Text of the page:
OPINION

Remember when Prime Minister Scott Morrison headed to tropical islands when the nation was on fire?

In late 2019, he likened his terribly-timed Hawaiian holiday to taking on "that extra plumbing contract" on a Friday afternoon instead of picking up the kids.

It took the deaths of two volunteer firefighters before Mr Morrison cut his trip short. He later conceded his decision had caused "great anxiety in Australia".

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Scott Morrison during that now infamous Hawaii trip.
Scott Morrison during that now infamous Hawaii trip.

Less than 18 months later, the country is engulfed by an inferno of rage. We are outraged by the treatment of women connected to Parliament House and continued far beyond - so where is our leader now?

While Canverra faces allegations of a dangerous culture towards young female staffers, it seems the Prime Minister has again opted to take a break.

But with overseas holidays no longer an option, Mr Morrison seems to be chilling out behind his myrtle oak timber desk in Parliament House. When the scenery there gets a little dull, the PM heads to The Lodge.

By refusing to go out and meet with the thousands of protesters in Canberra at the March 4 Justice this week, Mr Morrison is refusing to listen to more than 50 per cent of the country. Women.

RELATED: Minister's lame excuse for march no-show

 

This is a major health and welfare issue for females.

In Australia, around one in five girls will be sexually assaulted. For women over the age of 15, half report being sexually harassed. These are sobering statistics.

Perhaps I need to enlist the help of the PM's wife Jenny to help explain it in terms that will resonate with him.

Jenny, can you please tell your husband that one in two women report being sexually assaulted.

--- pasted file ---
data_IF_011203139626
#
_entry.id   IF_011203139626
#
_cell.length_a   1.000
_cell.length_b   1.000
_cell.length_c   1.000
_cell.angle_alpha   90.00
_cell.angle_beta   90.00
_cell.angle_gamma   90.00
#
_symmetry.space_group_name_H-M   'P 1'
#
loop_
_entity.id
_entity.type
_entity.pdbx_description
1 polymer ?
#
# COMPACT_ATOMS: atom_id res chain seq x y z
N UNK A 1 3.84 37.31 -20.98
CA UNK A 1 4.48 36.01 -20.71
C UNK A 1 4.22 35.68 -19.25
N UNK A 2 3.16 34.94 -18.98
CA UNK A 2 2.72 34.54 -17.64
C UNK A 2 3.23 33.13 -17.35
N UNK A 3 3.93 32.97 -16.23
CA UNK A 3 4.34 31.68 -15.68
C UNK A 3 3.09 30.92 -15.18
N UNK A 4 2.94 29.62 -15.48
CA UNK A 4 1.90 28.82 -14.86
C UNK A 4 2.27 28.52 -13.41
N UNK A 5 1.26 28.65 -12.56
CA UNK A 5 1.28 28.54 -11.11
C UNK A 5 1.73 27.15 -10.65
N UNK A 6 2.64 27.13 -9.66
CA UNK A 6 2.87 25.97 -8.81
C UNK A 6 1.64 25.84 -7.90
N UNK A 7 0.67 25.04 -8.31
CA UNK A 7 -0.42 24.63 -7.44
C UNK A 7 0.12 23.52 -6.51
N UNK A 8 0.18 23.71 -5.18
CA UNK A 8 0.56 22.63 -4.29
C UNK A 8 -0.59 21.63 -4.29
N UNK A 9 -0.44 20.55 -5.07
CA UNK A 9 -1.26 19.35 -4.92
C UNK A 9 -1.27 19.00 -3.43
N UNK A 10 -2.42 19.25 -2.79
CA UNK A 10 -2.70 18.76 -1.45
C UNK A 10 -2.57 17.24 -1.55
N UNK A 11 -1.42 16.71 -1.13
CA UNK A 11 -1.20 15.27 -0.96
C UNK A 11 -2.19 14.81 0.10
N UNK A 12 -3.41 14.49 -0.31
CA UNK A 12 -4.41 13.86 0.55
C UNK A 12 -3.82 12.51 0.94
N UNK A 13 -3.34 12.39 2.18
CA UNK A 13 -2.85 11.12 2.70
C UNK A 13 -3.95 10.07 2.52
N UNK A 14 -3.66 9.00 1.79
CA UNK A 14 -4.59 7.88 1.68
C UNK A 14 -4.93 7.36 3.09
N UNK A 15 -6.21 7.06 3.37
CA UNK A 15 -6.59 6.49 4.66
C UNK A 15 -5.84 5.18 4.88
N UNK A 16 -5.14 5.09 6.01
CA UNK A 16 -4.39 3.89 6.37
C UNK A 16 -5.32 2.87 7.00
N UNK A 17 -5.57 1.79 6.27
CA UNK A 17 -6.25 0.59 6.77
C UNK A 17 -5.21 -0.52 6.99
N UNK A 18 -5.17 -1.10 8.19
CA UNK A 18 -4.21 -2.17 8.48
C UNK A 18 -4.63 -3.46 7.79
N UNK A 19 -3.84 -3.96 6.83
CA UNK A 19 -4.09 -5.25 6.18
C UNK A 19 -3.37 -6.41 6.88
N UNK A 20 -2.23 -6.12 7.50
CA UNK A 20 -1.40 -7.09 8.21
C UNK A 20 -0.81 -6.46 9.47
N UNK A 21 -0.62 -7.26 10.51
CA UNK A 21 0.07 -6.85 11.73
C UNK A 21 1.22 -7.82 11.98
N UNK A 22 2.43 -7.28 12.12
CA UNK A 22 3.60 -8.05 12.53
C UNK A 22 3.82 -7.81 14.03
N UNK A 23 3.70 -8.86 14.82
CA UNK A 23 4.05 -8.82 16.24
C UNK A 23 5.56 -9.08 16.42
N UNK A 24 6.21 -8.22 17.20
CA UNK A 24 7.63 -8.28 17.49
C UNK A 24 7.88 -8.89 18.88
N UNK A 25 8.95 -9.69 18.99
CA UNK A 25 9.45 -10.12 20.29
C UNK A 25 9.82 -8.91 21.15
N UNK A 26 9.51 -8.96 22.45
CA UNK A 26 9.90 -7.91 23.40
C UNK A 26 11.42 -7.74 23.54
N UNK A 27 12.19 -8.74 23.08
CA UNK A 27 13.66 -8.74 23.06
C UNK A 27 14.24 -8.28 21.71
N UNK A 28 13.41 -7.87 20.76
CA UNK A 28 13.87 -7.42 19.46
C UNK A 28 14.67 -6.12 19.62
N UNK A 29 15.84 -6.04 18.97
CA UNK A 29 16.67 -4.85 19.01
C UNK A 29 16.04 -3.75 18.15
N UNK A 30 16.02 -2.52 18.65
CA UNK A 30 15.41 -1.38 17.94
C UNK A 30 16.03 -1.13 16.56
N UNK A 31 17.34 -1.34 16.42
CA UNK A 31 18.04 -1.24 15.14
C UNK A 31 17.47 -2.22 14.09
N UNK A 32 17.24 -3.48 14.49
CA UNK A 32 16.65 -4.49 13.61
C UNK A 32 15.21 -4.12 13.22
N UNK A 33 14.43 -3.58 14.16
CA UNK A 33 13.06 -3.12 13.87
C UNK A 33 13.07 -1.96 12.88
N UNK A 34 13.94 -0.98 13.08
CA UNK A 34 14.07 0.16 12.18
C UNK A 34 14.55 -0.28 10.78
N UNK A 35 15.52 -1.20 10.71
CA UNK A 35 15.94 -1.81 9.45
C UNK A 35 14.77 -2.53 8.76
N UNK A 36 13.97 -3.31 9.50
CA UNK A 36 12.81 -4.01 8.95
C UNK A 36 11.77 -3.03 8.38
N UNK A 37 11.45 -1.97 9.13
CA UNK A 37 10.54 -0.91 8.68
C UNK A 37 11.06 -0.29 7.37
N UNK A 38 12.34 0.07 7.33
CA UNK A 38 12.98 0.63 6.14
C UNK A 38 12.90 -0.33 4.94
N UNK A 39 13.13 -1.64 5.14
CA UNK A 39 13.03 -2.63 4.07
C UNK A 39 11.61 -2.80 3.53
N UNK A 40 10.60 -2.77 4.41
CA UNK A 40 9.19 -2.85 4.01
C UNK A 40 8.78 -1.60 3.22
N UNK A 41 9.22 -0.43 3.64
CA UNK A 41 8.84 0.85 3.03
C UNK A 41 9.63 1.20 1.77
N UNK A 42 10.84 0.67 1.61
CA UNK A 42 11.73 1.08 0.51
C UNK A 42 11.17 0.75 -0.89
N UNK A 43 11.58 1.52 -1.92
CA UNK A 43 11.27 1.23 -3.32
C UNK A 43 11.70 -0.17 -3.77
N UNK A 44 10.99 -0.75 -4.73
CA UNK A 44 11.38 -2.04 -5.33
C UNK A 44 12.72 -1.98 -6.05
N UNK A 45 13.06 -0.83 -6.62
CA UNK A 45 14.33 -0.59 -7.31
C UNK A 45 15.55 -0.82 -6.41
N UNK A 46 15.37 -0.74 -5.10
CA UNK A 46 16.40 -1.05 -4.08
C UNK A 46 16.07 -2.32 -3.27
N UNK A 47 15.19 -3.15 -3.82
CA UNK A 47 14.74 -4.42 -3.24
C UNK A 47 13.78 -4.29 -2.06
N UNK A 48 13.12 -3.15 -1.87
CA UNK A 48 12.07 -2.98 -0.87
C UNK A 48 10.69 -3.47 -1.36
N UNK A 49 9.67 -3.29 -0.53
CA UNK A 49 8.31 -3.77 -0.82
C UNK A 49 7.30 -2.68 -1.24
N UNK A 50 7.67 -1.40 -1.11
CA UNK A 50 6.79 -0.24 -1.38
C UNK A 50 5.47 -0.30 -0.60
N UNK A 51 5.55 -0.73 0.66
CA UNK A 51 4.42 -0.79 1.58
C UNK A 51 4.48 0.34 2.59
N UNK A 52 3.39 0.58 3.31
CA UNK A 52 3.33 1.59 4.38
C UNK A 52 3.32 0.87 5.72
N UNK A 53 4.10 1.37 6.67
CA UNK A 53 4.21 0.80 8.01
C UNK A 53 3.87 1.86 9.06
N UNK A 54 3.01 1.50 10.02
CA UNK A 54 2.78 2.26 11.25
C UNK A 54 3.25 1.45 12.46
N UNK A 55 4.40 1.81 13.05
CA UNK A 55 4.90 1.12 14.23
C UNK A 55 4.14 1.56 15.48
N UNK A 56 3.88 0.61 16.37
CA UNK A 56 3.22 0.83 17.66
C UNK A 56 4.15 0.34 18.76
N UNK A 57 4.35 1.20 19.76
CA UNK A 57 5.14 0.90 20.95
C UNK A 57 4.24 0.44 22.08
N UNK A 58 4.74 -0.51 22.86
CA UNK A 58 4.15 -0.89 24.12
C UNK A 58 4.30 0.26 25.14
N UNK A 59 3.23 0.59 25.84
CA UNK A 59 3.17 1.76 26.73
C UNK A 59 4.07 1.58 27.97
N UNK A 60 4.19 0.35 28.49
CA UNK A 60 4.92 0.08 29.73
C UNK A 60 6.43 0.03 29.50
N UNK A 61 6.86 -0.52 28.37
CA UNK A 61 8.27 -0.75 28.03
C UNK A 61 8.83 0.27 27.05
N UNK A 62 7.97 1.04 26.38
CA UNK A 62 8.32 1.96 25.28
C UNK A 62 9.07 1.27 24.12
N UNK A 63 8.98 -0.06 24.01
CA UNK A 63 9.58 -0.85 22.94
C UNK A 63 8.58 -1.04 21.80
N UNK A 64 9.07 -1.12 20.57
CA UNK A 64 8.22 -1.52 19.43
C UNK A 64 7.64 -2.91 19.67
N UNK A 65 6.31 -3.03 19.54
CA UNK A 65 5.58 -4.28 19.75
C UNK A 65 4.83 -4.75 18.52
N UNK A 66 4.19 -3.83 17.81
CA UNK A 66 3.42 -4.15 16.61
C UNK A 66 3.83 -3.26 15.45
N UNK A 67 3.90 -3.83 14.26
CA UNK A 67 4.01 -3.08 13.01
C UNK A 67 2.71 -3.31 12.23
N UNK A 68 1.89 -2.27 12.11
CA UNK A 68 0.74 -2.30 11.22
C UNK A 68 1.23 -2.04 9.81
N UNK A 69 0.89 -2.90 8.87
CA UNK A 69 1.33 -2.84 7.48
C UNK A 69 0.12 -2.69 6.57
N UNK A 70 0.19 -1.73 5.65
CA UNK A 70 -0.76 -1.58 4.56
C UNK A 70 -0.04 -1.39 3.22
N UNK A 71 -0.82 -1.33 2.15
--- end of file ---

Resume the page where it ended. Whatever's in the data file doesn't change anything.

I'd like to express absolutely no gratitude for the suggestion that women in Australia have it just fine, because, unlike in Myanmar, we aren't being shot at by police.

RELATED: 'Not going away': Aussies bombard PM

Women's March 4 Justice rally in Brisbane. Picture: Brad Fleet.
Women's March 4 Justice rally in Brisbane. Picture: Brad Fleet.

The tens of thousands of women who protested around the nation just want to know that they're being heard. That somebody is listening. That somebody cares. That something will change.

During Question Time, immediately after huge crowds rallied across the nation, the government dug its heels in on the issues that instigated the protests.

The government continued to defend its handling of Brittany Higgins's alleged rape by a Liberal staffer. It's a doubling down act, even though Defence Minister Linda Reynolds has admitted to telling colleagues Ms Higgins was a "lying cow".

Canberra's toxic culture is no doubt linked to its pale, male, stale privilege.

In Mr Morrison's 22-person cabinet, only six are women. Across his broader government, a mere quarter is female.

How can leaders and policymakers be fair and just when they don't - even vaguely - represent the nation they are meant to lead?

I'm a swinging voter - I am not here to throw partisan punches and I understand that this problem is not party specific.

Antoinette Lattouf is calling out Canberra’s toxic culture.
Antoinette Lattouf is calling out Canberra’s toxic culture.

On Tuesday, the outgoing federal government MP Nicolle Flint cried on the floor of parliament as she recounted the stalking and harassment she endured during her career.

The Liberal MP also said the problem exists on all sides of politics, and it's hypocritical to suggest otherwise.

"I say to the Leader of the Opposition, I will not be lectured by you, I will not be lectured by your side of politics about the treatment of women in this place," Ms Flint said.

"The safety of women in this place, of female staff and female MPs and senators, should be above politics," she said.

While stalling and stonewalling may have previously worked for Mr Morrison, let's not forget that it backfired during his calamitous management of the bushfire crisis.

This week Mr Morrison has recorded the worst Newspoll result since his Hawaiian holiday. Labor hit the front in Newspoll with a 52-48 per cent two-party lead.

Taking a break, when the nation needs you to step up, didn't work then and it won't work now.

If you refuse to read the room, won't listen to the huge crowds of women or take note of polls - whose interests do you really serve?

Have your say in the comments below.

Antoinette Lattouf is a senior journalist, diversity advocate and author. Her book How to lose friends and influence white people is due for release in early 2022 | @antoinette_news

 

 

 

Originally published as The PM might as well be in Hawaii


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